Have you ever wondered how accurate your favorite movie set in ancient Rome really is? Frankenthal Prof. of History and Humanities Gregory Aldrete recently published a video lecture course titled “A Historian Goes to the Movies: Ancient Rome,” made with the Teaching Company/The Great Courses in which he analyzes famous movies set in the ancient world. In his analysis, Aldrete explains how historically accurate the movies are, and he reveals the challenges that the film makers faced in re-creating the colorful cultures, heroic battles, majestic cities, exotic costumes and memorable characters of the ancient world. From film classics such as “Ben-Hur,” “Spartacus” and “Life of Brian” to more contemporary depictions such as “Gladiator” and HBO’s “Rome,” this course offers viewers a deeper understanding of both Roman history and modern cinema. The series features 12 separate lectures on various ancient Roman film adaptations.
UW-Green Bay’s own Kimberly Vlies (Web/Graphic Designer, Marketing and University Communication) was published for the first time in an illustrated novel that debuted at UntitledTown Book and Author Festival on Saturday (April 21, 2018).
The novel titled, “Continuing Adventures of Byron and Bing: Sunset Gold” was written by local author Mike Eserkaln. Eserkaln is also known for his improvisational comedy troupe, Comedy City, and local establishment, The Green Room Lounge. The book is available on amazon.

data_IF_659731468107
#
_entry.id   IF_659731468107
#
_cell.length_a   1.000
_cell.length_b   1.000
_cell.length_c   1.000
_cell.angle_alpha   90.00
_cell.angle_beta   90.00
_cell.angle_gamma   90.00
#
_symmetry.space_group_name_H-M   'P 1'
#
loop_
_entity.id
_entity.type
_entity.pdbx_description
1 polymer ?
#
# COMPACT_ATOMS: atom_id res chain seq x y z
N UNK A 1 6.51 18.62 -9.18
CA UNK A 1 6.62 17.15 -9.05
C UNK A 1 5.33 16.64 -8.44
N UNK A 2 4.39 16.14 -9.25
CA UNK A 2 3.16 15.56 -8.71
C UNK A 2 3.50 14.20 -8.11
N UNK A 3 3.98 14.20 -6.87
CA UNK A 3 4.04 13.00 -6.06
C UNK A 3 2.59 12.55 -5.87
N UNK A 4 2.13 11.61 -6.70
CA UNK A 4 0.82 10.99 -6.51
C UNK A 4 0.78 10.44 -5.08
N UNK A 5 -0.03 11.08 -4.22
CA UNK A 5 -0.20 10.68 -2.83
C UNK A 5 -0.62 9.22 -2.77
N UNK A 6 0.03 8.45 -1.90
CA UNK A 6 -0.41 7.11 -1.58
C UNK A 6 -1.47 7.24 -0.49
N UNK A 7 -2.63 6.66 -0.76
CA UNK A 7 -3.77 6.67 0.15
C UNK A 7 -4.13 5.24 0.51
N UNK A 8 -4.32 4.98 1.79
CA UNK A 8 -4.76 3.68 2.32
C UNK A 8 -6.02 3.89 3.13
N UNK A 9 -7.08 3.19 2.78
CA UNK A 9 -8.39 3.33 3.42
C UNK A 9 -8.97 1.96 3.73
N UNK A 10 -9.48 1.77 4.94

Vlies’s chapter 22 drawing, which depicts a girl and her pet crocodile sleeping, is one of nearly four dozen pictures published in this illustration project that includes both local and international contributors.
Kimberly earned a B.F.A. in Graphic Communications at the UW-Oshkosh and entered into a graphic design career, which she says she has been enjoying ever since. She has worked at UW-Green Bay since October 2007.
Prof. Meir Russ of the Cofrin School of Business published online the paper, “The Trifurcation of the Labor Markets in the Networked, Knowledge-Driven, Global Economy” – in the Journal of the Knowledge Economy. This conceptual, interdisciplinary paper negates the notion that we have, at present, one labor market for human capital, and will conjecture that we currently have (or are about to have) three autonomous markets for labor that are driven by different market dynamics and mechanisms. This trifurcation of the labor markets is mostly the combined result of phase transition resulting from three major impetuses identified in the paper. The three markets are identified as follows: routine labor, skilled labor, and talent. Each one of the markets is then be discussed, including future trends, issues, and remedies. This trifurcation of the labor markets is mostly the combined result of phase transition resulting from three major impetuses identified in the paper.
Sarah Schuetze (English and Humanistic Studies) had an article, Mapping a Demon Malady: Cholera Maps and Affect in 1832,” published in the digital journal/magazine Common-Place. It’s about the portrayal of fear in cholera maps from 1832. See the article here.